JK: I applied to be part of the cohort. I was discovered by Martin and Billy, the couple that runs Fashion Scout. They are like my fashion “parents”. Do you know them?
GT: I’ve heard of them, but I do not know them personally. So, did you get the grant?
JK: I did! But money was not the main thing they gave me. They validated me as a fashion designer, which was much more important for me. A lot of people among my peers did not get my vision and my designs. They did not understand my work; they were always like, “Why are your clothes so expensive? Who would even wear this?” For a while I felt like I did not know my market. But from what I learned with the Fashion Scout – those guys were just not my market. Martin and Billy reassured me that what I was doing was good, they encouraged me to keep going.
GT: It sounds like you got your big break with the Fashion Scout. Congratulations. So, what did you do with the grant?
JK: I set up a workshop. Do you know how hard it is to find a good tailor and keep them interested in you! As a young designer, you are never a priority. With the grant money, I was able to hire a tailor to work for me exclusively. And once things started looking up, I hired the second tailor. So, now I have my own workshop with the tailors, who only work for Sevaria.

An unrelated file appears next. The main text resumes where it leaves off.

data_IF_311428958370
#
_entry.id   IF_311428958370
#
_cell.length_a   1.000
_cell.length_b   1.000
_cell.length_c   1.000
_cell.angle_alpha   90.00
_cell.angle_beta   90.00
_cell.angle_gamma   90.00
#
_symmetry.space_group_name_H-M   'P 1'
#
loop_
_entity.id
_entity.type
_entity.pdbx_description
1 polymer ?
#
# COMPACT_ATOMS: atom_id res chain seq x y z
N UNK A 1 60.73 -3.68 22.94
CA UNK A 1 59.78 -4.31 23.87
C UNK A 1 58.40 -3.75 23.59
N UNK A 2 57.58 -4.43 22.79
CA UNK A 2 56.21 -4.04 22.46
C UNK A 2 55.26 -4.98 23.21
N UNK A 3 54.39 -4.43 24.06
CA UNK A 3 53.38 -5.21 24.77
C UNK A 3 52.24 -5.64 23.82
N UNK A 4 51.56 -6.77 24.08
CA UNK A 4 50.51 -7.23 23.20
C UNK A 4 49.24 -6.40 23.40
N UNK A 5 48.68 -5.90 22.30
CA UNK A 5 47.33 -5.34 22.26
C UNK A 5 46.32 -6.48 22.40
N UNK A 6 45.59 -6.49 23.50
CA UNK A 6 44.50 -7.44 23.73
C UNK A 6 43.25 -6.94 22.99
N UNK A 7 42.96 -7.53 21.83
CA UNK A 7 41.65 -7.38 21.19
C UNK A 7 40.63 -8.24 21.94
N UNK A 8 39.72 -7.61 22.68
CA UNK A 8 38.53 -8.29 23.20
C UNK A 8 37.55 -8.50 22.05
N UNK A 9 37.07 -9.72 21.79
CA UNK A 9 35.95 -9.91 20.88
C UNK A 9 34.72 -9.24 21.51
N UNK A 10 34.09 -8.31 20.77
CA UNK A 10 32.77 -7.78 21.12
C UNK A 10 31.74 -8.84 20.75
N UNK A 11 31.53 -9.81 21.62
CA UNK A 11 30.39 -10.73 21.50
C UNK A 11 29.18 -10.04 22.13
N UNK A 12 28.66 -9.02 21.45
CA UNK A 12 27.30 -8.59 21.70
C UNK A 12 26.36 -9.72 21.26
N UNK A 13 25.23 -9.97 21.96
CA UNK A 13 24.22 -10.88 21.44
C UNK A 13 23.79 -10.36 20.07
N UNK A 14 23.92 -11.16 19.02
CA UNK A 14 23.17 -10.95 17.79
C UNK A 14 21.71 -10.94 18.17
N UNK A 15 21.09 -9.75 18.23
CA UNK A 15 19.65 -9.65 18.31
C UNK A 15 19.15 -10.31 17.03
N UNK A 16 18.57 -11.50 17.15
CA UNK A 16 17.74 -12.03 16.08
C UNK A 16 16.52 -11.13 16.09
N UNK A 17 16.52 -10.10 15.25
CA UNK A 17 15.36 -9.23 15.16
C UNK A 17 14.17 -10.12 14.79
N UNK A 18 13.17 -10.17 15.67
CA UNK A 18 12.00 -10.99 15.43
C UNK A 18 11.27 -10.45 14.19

GT: That’s a fast rise! And now you have had your first pop-up.
JK: Yes, I have!
GT: Tell me, what is Sevaria about? What is your brand’s philosophy?
JK: Sevaria is a fashion brand that's inspired by African heritage and promotes self-expression and individuality. This brand is me, it’s very authentic but at the same time it’s very wearable. I always tell people, “If I cannot wear it, I am not going to sell it.” And I do stand by my brand – quality and authenticity. Am my own strictest critic. People always give me compliments, no matter what I wear. But none of what I wear comes from a regular store – since my teenage years, I could never find clothes that I wanted in a regular store. That’s why I am making my clothes now, and also this is why I want every piece of clothes to reflect me and my ideas – fun, edgy and gender-neutral. As a guy, I was never able to shop in a women’s section – as it was considered taboo before. But I like mixing up styles to achieve this gender neutrality.
GT: Why is gender-neutrality important to you?